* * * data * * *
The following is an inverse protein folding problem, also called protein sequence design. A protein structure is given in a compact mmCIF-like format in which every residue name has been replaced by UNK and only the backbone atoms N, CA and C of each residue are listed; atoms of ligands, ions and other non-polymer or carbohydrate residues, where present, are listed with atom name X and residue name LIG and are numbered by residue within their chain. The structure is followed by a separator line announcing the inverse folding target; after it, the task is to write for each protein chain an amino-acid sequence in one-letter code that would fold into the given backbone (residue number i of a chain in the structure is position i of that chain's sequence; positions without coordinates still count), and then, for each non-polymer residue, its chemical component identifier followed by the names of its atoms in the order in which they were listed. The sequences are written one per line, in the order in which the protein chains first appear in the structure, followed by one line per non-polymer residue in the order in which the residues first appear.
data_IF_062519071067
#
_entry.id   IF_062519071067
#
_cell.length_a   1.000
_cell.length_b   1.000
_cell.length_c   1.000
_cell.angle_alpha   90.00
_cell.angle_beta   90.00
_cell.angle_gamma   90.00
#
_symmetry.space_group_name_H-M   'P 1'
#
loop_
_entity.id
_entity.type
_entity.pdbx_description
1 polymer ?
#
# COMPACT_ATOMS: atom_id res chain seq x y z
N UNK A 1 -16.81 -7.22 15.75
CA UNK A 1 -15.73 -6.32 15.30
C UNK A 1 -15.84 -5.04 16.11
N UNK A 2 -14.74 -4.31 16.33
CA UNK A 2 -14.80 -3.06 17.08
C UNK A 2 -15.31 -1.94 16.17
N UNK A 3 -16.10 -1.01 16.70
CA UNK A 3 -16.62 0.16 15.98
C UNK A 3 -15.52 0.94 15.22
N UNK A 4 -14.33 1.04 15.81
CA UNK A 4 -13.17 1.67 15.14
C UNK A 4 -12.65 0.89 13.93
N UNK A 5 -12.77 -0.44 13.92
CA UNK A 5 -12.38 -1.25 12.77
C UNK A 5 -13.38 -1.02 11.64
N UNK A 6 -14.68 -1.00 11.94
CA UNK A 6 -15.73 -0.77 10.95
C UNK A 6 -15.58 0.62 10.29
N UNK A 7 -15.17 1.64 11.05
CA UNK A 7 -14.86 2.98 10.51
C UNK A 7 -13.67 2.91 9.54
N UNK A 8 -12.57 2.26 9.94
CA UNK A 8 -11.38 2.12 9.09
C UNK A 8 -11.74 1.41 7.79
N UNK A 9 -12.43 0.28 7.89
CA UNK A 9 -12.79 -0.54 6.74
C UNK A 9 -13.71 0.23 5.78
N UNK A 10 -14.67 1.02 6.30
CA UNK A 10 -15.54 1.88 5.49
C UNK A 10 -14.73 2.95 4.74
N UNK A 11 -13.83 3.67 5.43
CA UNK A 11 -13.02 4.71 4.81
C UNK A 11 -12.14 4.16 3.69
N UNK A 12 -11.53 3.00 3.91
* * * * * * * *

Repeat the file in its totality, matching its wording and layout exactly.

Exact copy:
The following is an inverse protein folding problem, also called protein sequence design. A protein structure is given in a compact mmCIF-like format in which every residue name has been replaced by UNK and only the backbone atoms N, CA and C of each residue are listed; atoms of ligands, ions and other non-polymer or carbohydrate residues, where present, are listed with atom name X and residue name LIG and are numbered by residue within their chain. The structure is followed by a separator line announcing the inverse folding target; after it, the task is to write for each protein chain an amino-acid sequence in one-letter code that would fold into the given backbone (residue number i of a chain in the structure is position i of that chain's sequence; positions without coordinates still count), and then, for each non-polymer residue, its chemical component identifier followed by the names of its atoms in the order in which they were listed. The sequences are written one per line, in the order in which the protein chains first appear in the structure, followed by one line per non-polymer residue in the order in which the residues first appear.
data_IF_062519071067
#
_entry.id   IF_062519071067
#
_cell.length_a   1.000
_cell.length_b   1.000
_cell.length_c   1.000
_cell.angle_alpha   90.00
_cell.angle_beta   90.00
_cell.angle_gamma   90.00
#
_symmetry.space_group_name_H-M   'P 1'
#
loop_
_entity.id
_entity.type
_entity.pdbx_description
1 polymer ?
#
# COMPACT_ATOMS: atom_id res chain seq x y z
N UNK A 1 -16.81 -7.22 15.75
CA UNK A 1 -15.73 -6.32 15.30
C UNK A 1 -15.84 -5.04 16.11
N UNK A 2 -14.74 -4.31 16.33
CA UNK A 2 -14.80 -3.06 17.08
C UNK A 2 -15.31 -1.94 16.17
N UNK A 3 -16.10 -1.01 16.70
CA UNK A 3 -16.62 0.16 15.98
C UNK A 3 -15.52 0.94 15.22
N UNK A 4 -14.33 1.04 15.81
CA UNK A 4 -13.17 1.67 15.14
C UNK A 4 -12.65 0.89 13.93
N UNK A 5 -12.77 -0.44 13.92
CA UNK A 5 -12.38 -1.25 12.77
C UNK A 5 -13.38 -1.02 11.64
N UNK A 6 -14.68 -1.00 11.94
CA UNK A 6 -15.73 -0.77 10.95
C UNK A 6 -15.58 0.62 10.29
N UNK A 7 -15.17 1.64 11.05
CA UNK A 7 -14.86 2.98 10.51
C UNK A 7 -13.67 2.91 9.54
N UNK A 8 -12.57 2.26 9.94
CA UNK A 8 -11.38 2.12 9.09
C UNK A 8 -11.74 1.41 7.79
N UNK A 9 -12.43 0.28 7.89
CA UNK A 9 -12.79 -0.54 6.74
C UNK A 9 -13.71 0.23 5.78
N UNK A 10 -14.67 1.02 6.30
CA UNK A 10 -15.54 1.88 5.49
C UNK A 10 -14.73 2.95 4.74
N UNK A 11 -13.83 3.67 5.43
CA UNK A 11 -13.02 4.71 4.81
C UNK A 11 -12.14 4.16 3.69
N UNK A 12 -11.53 3.00 3.91